More than ever, for all decision makers--global, continental and national--systemic vigilance is of the essence. On top of sound monetary policies solidly anchoring inflation expectations and attentive monitoring of the micro and macroprudentials which are of the essence, I would stress the three following recommendations which would foster medium- and long-term growth and job creation, and contribute to reduce systemic financial vulnerability:
First, in most economies, investment should be favored instead of consumption, in order to pave the way for higher long-term potential growth. This is particularly true in advanced economies.
Second, more "expansive" fiscal policies, often suggested, should be understood as favoring medium- and long-term growth through optimization of public spending and taxation but not through augmentation of deficits in countries already in deficit. This would do nothing but add further to their vulnerability and global public finance leverage. The call for more deficits should be limited to the handful of economies that are posting surpluses, with the understanding that others are reducing their deficits... Otherwise what will we do when the economic cycle is less favorable?
Finally, in the private sector, everything should be done to boost equity instead of debt financing. Many countries and economies are still favoring debt instead of equity, in particular through taxation. This is not only an economic mistake but also a dangerous policy, which increases systemic financial risks at national and global levels.
C. EUGENE STEUERLE
Richard B. Fisher Chair and Institute Fellow, Urban Institute
A straightjacket, yes, but debt defines its features poorly. Debt is merely one symptom of a disease that has vastly restricted the ability of developed nations to respond to new needs, emergencies, opportunities, and voter interests. The disease: the extraordinary degree to which past policymakers have attempted to control the future--building automatic growth or growing public expectations into existing spending and tax subsidy programs while refusing to collect the corresponding revenues required to pay for them.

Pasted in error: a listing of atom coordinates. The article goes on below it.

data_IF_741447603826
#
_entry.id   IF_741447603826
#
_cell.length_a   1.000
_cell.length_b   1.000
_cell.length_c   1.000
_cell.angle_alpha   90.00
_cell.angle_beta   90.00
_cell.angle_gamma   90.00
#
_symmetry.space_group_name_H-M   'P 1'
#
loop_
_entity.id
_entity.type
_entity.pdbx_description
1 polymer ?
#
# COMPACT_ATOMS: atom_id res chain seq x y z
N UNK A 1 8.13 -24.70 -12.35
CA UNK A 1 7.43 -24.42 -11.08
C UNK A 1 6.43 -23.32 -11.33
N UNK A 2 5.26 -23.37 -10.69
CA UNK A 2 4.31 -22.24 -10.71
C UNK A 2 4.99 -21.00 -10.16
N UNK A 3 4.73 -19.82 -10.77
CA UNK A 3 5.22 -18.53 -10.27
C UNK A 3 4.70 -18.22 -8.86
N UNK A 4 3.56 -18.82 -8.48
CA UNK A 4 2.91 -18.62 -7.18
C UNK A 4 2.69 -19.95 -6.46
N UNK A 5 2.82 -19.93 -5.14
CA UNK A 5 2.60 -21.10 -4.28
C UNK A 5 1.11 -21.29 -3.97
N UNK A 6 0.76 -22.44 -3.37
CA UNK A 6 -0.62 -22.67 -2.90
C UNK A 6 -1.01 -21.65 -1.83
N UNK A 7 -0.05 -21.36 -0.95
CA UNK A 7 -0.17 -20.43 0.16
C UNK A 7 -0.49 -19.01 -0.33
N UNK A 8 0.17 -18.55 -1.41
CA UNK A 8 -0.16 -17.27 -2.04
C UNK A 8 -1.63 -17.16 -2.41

In my 2014 book Dead Men Ruling, I show how this leads to a "decline in fiscal democracy"--the sense by officials and voters alike that they have lost control over their fiscal destiny. Though the degree and nature of the problem varies by type of government and culture, research so far in the United States and Germany, two countries with greater fiscal space than most other developed countries, confirms this historic shift.
We must understand how we got here if we ever expect to get a cure, since defining the problem by the debt symptom has led mainly to periodic deficit cutting that leaves the same long-term bind, frustrating voters and officials alike while increasing the appeal of anarchists and populists.
For most of history, nations with even modest economic growth wore no long-term fiscal straightjacket. Even with the debt levels left at the end of World War II, economic growth led to rising revenues, while most spending grew only through newly legislated programs or features added to programs. Typically existing programs were expected to decline in cost, for example, as a defense need was met or construction was completed.